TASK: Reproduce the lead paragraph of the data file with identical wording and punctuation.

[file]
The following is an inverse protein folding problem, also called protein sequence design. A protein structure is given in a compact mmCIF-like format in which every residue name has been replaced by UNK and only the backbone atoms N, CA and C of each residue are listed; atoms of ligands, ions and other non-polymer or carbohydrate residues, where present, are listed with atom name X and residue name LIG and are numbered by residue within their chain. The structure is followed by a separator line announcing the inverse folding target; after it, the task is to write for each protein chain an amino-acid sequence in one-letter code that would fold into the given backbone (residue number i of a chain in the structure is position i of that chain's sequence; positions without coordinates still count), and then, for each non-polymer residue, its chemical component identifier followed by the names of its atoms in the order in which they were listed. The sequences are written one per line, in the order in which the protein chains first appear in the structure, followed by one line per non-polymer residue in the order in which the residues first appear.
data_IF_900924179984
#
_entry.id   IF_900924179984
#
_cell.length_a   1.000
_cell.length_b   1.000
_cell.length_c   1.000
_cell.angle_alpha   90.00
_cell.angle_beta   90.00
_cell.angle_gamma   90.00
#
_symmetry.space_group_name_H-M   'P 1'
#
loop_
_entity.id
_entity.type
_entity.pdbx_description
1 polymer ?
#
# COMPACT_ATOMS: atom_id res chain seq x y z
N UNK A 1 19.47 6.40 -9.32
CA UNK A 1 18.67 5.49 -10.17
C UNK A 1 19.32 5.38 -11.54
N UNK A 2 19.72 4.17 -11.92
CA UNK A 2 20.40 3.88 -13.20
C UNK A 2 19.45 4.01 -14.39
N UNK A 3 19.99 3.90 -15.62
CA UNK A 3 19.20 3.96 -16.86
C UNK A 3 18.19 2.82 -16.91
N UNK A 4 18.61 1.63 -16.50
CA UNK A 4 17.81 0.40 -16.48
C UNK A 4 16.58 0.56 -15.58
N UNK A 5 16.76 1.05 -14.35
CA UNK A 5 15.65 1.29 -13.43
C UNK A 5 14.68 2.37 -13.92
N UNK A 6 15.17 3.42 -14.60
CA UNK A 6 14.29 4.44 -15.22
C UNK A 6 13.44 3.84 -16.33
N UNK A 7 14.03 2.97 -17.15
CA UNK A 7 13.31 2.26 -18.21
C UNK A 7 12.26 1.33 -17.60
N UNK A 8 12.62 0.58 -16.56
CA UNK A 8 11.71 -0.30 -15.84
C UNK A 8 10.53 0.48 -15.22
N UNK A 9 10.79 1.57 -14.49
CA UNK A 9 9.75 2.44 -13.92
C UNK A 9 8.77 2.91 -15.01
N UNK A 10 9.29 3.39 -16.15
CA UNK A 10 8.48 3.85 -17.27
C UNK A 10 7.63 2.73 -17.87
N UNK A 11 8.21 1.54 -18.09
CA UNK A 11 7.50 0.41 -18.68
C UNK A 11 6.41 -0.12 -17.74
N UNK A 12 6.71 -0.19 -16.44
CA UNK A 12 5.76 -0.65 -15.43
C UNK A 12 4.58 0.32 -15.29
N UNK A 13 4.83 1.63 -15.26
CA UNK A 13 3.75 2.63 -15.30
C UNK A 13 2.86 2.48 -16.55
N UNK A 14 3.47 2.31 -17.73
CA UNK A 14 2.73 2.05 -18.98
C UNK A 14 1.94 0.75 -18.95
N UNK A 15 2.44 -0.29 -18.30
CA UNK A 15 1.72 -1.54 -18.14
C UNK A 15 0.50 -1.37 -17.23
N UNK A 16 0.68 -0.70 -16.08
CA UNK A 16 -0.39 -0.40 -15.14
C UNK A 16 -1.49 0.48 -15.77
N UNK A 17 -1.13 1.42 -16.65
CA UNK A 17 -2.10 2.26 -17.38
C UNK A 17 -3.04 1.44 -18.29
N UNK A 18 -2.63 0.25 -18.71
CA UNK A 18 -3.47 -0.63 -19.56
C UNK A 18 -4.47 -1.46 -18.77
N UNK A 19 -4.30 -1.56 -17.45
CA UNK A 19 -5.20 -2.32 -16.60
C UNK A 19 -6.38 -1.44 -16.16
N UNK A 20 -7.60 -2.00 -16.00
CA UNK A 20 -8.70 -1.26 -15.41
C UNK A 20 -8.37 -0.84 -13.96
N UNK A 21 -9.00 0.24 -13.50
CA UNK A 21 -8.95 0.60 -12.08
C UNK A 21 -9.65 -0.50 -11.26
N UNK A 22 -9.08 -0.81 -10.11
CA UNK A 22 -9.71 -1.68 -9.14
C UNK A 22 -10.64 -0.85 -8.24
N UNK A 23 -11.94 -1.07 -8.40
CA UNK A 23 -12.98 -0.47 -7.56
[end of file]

The following is an inverse protein folding problem, also called protein sequence design. A protein structure is given in a compact mmCIF-like format in which every residue name has been replaced by UNK and only the backbone atoms N, CA and C of each residue are listed; atoms of ligands, ions and other non-polymer or carbohydrate residues, where present, are listed with atom name X and residue name LIG and are numbered by residue within their chain. The structure is followed by a separator line announcing the inverse folding target; after it, the task is to write for each protein chain an amino-acid sequence in one-letter code that would fold into the given backbone (residue number i of a chain in the structure is position i of that chain's sequence; positions without coordinates still count), and then, for each non-polymer residue, its chemical component identifier followed by the names of its atoms in the order in which they were listed. The sequences are written one per line, in the order in which the protein chains first appear in the structure, followed by one line per non-polymer residue in the order in which the residues first appear.